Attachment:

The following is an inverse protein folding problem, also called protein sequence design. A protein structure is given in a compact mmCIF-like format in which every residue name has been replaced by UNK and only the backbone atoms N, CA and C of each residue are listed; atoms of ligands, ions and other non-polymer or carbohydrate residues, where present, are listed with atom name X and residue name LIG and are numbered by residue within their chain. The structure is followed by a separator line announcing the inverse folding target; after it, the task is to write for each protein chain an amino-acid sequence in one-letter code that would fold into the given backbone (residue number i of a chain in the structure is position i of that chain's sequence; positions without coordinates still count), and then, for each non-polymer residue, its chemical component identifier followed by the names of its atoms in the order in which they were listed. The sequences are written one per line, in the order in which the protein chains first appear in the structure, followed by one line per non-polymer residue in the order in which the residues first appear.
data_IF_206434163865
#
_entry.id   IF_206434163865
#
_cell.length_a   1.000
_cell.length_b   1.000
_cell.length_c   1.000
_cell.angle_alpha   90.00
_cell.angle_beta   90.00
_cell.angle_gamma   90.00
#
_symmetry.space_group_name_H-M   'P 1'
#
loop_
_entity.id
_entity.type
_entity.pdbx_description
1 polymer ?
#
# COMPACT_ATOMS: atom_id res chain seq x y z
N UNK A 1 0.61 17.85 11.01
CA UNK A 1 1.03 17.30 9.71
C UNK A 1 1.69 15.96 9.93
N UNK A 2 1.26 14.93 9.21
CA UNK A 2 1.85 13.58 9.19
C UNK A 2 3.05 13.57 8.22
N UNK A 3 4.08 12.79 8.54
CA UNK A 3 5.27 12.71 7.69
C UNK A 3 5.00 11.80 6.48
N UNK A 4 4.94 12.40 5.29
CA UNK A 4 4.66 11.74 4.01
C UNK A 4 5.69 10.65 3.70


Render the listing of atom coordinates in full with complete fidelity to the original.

The following is an inverse protein folding problem, also called protein sequence design. A protein structure is given in a compact mmCIF-like format in which every residue name has been replaced by UNK and only the backbone atoms N, CA and C of each residue are listed; atoms of ligands, ions and other non-polymer or carbohydrate residues, where present, are listed with atom name X and residue name LIG and are numbered by residue within their chain. The structure is followed by a separator line announcing the inverse folding target; after it, the task is to write for each protein chain an amino-acid sequence in one-letter code that would fold into the given backbone (residue number i of a chain in the structure is position i of that chain's sequence; positions without coordinates still count), and then, for each non-polymer residue, its chemical component identifier followed by the names of its atoms in the order in which they were listed. The sequences are written one per line, in the order in which the protein chains first appear in the structure, followed by one line per non-polymer residue in the order in which the residues first appear.
data_IF_206434163865
#
_entry.id   IF_206434163865
#
_cell.length_a   1.000
_cell.length_b   1.000
_cell.length_c   1.000
_cell.angle_alpha   90.00
_cell.angle_beta   90.00
_cell.angle_gamma   90.00
#
_symmetry.space_group_name_H-M   'P 1'
#
loop_
_entity.id
_entity.type
_entity.pdbx_description
1 polymer ?
#
# COMPACT_ATOMS: atom_id res chain seq x y z
N UNK A 1 0.61 17.85 11.01
CA UNK A 1 1.03 17.30 9.71
C UNK A 1 1.69 15.96 9.93
N UNK A 2 1.26 14.93 9.21
CA UNK A 2 1.85 13.58 9.19
C UNK A 2 3.05 13.57 8.22
N UNK A 3 4.08 12.79 8.54
CA UNK A 3 5.27 12.71 7.69
C UNK A 3 5.00 11.80 6.48
N UNK A 4 4.94 12.40 5.29
CA UNK A 4 4.66 11.74 4.01
C UNK A 4 5.69 10.65 3.70